NEWS 9/16/13 7:00pm

Rice Launch unites students in entrepreneurial ventures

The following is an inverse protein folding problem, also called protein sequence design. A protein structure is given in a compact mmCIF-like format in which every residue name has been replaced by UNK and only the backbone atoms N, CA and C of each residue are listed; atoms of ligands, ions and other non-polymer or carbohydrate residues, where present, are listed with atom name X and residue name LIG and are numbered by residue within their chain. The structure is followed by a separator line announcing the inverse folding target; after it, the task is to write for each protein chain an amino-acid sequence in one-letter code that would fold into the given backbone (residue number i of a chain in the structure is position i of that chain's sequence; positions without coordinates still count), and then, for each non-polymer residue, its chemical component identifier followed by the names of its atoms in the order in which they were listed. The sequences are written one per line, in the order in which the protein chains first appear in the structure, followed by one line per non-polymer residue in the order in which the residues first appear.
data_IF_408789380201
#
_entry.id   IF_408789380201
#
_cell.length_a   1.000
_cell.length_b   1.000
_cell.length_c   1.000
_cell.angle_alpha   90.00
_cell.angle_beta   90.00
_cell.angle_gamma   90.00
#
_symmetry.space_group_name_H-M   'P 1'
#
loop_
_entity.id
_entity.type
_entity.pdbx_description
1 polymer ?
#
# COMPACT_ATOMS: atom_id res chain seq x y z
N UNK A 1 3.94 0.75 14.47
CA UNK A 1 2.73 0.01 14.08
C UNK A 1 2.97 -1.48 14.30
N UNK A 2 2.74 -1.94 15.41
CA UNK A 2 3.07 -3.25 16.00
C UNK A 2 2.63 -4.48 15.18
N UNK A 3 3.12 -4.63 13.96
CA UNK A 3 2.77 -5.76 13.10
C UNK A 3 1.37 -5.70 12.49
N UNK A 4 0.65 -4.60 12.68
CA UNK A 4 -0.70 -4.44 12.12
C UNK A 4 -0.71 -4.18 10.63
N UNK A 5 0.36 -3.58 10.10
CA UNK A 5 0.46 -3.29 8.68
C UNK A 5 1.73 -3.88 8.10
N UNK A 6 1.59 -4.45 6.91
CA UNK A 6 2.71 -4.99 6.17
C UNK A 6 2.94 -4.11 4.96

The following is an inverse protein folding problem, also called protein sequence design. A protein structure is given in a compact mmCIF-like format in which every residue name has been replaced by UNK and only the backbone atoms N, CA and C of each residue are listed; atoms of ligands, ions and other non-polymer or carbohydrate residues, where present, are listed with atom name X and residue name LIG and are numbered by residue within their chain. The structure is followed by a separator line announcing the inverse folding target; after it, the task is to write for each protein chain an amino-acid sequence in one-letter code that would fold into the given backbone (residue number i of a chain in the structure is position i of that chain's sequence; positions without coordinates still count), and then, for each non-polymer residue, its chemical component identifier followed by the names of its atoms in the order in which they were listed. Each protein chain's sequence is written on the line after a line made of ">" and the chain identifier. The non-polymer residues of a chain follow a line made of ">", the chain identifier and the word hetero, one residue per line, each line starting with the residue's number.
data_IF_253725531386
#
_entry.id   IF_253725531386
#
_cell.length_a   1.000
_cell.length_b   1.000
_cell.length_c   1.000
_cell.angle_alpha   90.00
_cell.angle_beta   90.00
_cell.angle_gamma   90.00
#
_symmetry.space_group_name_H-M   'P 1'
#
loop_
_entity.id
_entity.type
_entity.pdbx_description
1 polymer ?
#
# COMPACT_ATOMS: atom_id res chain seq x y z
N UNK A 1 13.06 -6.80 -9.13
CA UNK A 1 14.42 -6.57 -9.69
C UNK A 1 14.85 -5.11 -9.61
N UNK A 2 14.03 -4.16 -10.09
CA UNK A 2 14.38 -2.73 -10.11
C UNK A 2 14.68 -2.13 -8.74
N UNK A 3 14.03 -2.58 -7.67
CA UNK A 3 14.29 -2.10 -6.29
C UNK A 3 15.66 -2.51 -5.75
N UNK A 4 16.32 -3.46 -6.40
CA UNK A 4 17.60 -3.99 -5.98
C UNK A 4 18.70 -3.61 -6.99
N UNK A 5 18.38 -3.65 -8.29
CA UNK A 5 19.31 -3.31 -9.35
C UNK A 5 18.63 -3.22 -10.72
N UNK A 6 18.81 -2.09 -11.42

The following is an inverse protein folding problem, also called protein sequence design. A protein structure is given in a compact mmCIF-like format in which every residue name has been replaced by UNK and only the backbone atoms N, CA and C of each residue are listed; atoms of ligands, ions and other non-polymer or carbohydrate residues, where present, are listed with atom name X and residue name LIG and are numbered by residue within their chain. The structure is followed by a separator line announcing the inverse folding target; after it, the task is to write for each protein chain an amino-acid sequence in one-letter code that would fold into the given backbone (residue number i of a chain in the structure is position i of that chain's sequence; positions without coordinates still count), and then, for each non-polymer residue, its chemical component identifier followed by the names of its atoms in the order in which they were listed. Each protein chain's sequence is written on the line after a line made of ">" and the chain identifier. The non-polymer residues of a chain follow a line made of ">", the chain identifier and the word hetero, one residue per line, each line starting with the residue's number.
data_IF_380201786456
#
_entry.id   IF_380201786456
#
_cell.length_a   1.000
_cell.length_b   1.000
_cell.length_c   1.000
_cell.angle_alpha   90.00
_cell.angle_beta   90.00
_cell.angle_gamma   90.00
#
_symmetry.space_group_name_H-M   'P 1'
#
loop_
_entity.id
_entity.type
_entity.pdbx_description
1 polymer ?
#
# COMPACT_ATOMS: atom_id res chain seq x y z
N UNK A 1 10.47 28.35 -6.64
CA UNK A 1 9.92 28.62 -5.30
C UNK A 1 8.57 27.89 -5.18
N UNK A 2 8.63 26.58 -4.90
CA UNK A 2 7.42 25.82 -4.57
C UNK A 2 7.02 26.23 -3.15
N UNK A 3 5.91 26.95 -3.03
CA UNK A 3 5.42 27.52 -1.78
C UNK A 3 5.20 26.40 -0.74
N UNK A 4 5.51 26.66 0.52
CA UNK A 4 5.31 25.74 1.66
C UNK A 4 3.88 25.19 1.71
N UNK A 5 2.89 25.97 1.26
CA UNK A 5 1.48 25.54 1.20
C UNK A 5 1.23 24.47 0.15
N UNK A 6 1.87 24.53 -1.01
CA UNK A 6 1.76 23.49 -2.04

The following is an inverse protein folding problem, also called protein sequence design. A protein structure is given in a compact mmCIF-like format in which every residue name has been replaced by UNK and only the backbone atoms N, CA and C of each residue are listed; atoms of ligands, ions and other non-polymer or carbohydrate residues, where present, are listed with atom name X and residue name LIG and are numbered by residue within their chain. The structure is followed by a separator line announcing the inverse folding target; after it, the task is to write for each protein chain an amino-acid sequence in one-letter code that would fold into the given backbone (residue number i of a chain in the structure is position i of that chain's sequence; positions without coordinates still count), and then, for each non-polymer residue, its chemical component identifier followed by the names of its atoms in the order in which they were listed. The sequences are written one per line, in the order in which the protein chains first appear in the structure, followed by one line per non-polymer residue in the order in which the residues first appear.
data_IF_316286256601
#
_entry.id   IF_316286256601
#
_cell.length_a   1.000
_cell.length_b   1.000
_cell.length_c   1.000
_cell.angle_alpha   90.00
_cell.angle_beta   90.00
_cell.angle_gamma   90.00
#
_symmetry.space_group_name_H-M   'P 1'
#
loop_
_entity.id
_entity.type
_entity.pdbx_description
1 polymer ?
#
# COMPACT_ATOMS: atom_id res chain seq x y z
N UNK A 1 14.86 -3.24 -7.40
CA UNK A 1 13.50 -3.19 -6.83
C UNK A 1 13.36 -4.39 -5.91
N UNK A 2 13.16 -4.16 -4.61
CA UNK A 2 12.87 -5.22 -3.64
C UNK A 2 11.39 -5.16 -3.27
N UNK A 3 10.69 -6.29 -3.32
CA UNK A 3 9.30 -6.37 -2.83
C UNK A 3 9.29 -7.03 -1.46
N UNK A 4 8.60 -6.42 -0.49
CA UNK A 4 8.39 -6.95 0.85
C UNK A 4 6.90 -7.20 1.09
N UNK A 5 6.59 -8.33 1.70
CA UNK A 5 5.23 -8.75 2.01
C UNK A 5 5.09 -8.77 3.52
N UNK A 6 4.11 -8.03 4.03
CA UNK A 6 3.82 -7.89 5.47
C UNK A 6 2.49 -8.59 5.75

Entrepreneurs at Rice can now find support and opportunities through Rice Launch, an organization that is the amalgam of three formerly separate entrepreneurial clubs on campus, according to Launch Director of External Relations Rohan Shah. "[Launch] is the result of the merging of three separate groups on campus: OwlSquad, Rice Business Collaborative - Entrepreneurship and Rice Sprout," Shah, a Jones College senior said. "We aim to connect, energize and enable Rice undergraduates, graduates and [Master of Business Administration] students to initiate and pursue their own entrepreneurial ventures."Launch External Relations Associate  Hersh Agrawal said part of the reason for the rebranding the three clubs into the umbrella organization Launch because of the confusion of the student club OwlSquad with OwlSpark, which is a three-month summer accelerator program for teams of entrepreneurs.  OwlSquad co-founder and Isabel Scher said all of the events hosted by the three separate clubs in the past will also be held this year."The Launch leadership team and advisors are made up of students from all three organizations," Scher, a Wiess College sophomore, said. "We decided to take on events thrown by OwlSquad like the Entrepreneurship Summit and 3-Day Startup, as well as events thrown by RBC-E like the Undergraduate Venture Challenge. In addition, we are working diligently to bring in speakers for workshops similar to those that Sprout offered last year."Scher said she is particularly excited for the Entrepreneurship Summit, Launch's flagship event that will take place on Sept. 21. "The summit is a day-long event that will bring together 200 participants, 40 mentors and 12 workshop speakers, panelists and judges," Scher said. "Undergraduates  will be placed on teams for the day and be challenged with brainstorming and developing a venture. They will later present their product ideas at the end in an [elevator pitch-style] competition."No prior experience is required for participation in the summit or in the other events hosted by Launch, like the Undergraduate Elevator Pitch competition and Venture Challenge, Shah said. "All of the students who participate in the summit will get an unparalleled learning environment in developing ventures with their teams," Shah said. "The other Launch programs and networking events will also benefit any type of student, regardless of experience or background. Students will gain the skills and resources that they need to be successful in today's business world." Agrawal, a Jones junior, said a significant number of Rice students are interested in entrepreneurship."A sizable percentage of students from all majors have interest in entrepreneurship, and Launch is designed to serve these students," Agrawal said. "Launch provides the resources to learn about pitching and marketing, and it provides mentors and access to successful entrepreneurs who can help students learn about their potential."According to Agrawal, Launch aims to encourage students to try new activities and not be afraid to fail. He said entrepreneurship can hinder students' creativity because it can seem risky."At Launch, we want students to be unafraid to take leaps," Agrawal said. "We want them to feel that there is a strong support system for them at Rice." For more information, visit launch.rice.edu.